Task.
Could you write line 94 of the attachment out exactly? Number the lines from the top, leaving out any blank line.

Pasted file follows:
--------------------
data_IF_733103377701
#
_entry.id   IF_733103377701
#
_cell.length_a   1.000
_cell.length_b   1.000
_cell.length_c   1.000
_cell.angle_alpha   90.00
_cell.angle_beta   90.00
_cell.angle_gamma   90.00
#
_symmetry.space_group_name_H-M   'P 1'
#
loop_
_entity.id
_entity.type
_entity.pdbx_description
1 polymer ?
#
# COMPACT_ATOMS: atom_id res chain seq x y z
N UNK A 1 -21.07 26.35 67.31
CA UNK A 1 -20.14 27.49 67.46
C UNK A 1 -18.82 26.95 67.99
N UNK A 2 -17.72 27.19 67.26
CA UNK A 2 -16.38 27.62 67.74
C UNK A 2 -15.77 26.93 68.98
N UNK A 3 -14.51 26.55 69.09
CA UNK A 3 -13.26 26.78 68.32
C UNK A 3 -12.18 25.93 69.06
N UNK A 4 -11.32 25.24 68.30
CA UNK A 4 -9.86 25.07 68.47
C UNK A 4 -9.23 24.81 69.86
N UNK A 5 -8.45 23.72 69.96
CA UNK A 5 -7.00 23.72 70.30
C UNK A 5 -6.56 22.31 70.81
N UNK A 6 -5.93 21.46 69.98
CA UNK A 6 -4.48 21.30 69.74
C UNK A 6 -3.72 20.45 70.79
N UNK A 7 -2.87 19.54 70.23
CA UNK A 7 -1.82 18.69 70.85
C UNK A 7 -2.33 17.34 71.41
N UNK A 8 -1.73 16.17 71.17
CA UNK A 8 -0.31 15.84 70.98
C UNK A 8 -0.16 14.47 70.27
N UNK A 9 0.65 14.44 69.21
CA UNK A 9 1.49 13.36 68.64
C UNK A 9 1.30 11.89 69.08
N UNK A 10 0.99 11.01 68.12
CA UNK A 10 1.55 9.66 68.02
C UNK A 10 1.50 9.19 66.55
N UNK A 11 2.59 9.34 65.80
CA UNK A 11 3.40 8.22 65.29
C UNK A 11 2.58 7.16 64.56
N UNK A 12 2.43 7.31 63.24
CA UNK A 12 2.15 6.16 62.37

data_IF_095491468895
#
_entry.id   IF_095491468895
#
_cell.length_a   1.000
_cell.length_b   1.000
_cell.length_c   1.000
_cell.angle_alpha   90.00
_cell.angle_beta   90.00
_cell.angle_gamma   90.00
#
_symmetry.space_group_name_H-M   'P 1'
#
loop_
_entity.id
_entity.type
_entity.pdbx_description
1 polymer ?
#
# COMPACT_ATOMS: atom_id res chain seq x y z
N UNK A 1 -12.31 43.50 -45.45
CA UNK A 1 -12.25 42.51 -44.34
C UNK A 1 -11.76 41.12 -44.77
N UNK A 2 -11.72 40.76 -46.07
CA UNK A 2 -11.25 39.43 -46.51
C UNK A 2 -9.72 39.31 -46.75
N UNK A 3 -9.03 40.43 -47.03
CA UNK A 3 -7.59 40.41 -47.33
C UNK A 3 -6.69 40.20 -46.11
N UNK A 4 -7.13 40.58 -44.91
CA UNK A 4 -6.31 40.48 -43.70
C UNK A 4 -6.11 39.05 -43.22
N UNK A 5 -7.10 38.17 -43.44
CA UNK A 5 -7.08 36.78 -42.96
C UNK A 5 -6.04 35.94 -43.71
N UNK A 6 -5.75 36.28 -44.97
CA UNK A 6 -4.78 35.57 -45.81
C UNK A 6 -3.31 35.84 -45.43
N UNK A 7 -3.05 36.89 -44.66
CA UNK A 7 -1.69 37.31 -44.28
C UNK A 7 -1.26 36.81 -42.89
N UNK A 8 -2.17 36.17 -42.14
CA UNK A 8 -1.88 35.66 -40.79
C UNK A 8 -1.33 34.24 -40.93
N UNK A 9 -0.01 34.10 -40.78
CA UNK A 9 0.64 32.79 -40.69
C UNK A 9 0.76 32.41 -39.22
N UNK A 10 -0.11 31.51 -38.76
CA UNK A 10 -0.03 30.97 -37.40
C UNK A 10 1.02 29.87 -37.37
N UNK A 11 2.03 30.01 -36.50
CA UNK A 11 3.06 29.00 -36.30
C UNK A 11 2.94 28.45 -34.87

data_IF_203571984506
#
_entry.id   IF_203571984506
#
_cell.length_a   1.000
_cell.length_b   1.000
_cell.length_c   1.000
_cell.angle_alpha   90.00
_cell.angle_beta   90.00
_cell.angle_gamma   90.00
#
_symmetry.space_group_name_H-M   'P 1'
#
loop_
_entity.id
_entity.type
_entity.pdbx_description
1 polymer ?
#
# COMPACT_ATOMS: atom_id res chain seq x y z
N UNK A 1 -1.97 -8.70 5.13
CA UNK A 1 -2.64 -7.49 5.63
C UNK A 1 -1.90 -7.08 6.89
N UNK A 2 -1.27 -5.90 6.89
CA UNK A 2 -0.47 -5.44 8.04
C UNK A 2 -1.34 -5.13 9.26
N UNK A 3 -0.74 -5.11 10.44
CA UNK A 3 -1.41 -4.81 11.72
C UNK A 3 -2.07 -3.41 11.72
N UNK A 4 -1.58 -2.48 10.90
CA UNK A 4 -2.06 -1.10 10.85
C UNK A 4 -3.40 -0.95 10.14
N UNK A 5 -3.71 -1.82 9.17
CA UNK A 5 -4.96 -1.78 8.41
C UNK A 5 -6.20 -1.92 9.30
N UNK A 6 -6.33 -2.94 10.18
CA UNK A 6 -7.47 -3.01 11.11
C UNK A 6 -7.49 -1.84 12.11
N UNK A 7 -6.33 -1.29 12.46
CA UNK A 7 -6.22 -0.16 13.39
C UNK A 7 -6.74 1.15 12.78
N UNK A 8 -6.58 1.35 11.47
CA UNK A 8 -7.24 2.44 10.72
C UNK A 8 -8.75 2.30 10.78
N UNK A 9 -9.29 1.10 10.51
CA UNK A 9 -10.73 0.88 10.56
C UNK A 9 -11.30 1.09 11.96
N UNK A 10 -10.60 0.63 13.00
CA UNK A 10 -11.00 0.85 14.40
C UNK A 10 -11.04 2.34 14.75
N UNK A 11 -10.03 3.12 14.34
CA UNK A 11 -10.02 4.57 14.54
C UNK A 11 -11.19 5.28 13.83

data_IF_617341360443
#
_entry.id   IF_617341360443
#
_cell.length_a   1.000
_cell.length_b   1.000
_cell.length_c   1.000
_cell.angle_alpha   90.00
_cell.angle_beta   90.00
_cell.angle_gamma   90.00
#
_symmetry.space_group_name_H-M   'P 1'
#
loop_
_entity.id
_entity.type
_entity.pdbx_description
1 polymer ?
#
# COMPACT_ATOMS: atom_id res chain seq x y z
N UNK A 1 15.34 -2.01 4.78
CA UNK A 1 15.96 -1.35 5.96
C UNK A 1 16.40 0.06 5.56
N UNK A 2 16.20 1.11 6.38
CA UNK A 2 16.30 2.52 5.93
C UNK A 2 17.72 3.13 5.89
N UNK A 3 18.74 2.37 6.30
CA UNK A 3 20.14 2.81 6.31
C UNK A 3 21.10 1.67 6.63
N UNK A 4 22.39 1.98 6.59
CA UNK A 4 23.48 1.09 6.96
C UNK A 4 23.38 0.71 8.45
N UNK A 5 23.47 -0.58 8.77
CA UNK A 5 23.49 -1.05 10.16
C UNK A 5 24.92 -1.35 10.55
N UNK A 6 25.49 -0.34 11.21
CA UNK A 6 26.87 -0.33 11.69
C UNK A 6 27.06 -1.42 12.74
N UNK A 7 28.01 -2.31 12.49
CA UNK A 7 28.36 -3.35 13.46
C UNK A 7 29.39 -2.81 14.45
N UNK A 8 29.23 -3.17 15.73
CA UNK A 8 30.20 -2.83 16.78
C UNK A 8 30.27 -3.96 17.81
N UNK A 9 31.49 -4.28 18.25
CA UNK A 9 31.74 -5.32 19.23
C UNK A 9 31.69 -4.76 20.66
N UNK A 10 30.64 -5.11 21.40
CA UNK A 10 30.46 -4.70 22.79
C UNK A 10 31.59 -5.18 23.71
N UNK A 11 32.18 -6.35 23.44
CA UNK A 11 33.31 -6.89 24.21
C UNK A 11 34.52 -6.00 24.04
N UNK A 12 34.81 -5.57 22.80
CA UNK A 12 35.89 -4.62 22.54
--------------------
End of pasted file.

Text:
N UNK A 7 -3.05 36.89 -44.66